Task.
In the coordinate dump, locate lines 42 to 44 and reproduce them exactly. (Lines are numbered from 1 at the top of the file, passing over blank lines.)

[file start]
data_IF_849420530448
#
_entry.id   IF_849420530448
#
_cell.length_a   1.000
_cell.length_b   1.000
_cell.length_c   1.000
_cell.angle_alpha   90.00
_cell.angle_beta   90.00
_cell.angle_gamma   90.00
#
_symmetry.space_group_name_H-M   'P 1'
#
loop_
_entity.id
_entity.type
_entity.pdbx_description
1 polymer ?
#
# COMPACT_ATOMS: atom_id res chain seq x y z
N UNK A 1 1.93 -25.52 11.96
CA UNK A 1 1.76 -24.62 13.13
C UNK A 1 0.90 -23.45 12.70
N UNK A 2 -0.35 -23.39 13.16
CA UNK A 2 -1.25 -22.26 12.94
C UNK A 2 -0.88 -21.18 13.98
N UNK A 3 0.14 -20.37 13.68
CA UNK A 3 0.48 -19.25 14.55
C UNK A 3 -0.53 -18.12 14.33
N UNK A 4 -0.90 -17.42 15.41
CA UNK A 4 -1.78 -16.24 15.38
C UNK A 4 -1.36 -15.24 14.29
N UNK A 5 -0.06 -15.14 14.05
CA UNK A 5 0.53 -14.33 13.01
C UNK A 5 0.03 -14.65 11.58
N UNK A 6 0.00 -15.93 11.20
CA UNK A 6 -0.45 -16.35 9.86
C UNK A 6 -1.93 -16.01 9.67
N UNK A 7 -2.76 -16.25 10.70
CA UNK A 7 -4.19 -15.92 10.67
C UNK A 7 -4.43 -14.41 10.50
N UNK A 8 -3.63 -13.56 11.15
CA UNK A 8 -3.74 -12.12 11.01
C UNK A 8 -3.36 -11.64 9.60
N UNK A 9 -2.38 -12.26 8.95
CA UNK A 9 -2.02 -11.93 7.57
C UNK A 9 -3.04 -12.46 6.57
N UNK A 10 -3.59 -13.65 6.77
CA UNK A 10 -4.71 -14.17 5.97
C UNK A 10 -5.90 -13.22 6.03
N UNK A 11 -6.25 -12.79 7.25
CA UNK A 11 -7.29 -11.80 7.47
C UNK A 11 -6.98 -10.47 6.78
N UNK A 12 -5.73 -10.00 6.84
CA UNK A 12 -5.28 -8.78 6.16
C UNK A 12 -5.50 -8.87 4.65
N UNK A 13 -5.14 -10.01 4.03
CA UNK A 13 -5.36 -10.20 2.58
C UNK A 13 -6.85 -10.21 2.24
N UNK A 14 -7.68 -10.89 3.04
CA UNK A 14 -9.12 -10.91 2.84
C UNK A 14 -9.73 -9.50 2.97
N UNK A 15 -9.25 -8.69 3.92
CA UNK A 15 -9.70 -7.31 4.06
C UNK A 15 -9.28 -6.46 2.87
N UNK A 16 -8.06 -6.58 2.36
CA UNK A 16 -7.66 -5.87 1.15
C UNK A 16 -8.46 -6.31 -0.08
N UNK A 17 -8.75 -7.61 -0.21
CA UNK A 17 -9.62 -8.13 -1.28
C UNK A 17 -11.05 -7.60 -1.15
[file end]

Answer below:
N UNK A 8 -3.63 -13.56 11.15
CA UNK A 8 -3.74 -12.12 11.01
C UNK A 8 -3.36 -11.64 9.60